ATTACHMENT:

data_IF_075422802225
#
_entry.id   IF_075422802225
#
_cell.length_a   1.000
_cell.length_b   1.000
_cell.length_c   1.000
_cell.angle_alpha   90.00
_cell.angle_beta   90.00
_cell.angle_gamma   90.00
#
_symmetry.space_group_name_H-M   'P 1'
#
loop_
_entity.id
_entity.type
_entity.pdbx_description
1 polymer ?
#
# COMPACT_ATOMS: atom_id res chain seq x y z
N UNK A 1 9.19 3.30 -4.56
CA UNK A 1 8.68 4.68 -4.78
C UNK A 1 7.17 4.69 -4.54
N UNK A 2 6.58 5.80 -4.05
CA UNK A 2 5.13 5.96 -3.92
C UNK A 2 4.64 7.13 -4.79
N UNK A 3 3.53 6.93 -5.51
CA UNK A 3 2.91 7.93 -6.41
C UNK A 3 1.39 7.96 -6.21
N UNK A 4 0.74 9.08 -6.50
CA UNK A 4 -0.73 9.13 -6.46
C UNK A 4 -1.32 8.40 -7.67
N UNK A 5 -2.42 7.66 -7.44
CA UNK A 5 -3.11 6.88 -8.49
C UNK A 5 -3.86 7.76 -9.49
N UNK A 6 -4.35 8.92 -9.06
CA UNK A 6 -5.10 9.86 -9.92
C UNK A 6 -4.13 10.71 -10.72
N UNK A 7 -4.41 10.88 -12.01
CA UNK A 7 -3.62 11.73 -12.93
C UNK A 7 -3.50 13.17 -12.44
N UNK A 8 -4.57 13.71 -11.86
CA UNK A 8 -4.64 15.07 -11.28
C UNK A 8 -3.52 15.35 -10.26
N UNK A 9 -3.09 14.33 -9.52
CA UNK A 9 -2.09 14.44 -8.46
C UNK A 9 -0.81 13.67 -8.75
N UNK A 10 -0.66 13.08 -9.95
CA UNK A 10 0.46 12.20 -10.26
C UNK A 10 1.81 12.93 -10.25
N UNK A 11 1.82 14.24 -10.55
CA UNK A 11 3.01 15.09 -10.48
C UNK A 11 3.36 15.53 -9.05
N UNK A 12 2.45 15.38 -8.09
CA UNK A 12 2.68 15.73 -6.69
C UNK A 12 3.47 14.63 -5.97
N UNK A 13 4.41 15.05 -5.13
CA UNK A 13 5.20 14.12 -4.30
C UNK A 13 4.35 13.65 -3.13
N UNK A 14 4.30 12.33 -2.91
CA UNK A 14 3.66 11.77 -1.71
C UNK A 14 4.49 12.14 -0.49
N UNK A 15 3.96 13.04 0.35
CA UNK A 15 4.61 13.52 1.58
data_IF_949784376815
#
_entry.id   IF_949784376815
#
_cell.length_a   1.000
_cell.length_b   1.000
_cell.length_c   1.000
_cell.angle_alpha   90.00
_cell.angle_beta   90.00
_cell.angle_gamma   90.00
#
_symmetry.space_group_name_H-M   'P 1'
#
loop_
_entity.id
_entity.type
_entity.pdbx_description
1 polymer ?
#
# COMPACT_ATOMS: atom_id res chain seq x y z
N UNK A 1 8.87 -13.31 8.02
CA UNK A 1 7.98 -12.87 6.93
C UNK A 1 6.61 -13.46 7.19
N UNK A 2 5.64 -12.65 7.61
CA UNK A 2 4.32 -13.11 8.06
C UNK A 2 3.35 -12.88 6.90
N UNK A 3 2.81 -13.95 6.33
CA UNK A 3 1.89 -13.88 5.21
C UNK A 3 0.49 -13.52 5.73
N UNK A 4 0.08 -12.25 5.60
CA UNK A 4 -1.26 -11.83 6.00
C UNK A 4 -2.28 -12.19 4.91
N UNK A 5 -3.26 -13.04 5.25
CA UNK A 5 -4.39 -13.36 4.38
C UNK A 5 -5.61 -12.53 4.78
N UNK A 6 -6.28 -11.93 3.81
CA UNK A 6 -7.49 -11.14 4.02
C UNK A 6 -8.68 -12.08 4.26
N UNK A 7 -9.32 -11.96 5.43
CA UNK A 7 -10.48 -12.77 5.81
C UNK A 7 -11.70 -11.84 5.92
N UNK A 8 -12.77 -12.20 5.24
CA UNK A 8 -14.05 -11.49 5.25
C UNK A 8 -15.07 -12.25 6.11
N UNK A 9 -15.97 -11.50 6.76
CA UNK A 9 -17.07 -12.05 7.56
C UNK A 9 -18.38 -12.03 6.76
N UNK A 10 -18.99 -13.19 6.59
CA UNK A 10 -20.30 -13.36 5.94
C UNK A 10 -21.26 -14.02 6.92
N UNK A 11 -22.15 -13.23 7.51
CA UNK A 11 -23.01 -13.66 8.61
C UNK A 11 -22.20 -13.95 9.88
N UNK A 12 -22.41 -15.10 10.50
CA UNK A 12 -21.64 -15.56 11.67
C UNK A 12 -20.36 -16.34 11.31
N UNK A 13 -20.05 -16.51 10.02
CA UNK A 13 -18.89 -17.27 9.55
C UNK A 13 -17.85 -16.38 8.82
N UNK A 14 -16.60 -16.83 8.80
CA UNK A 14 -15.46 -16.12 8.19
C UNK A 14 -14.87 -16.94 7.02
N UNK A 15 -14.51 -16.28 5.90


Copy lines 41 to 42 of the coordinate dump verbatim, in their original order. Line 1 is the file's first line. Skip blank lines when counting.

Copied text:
C UNK A 7 -3.50 13.17 -12.44
N UNK A 8 -4.57 13.71 -11.86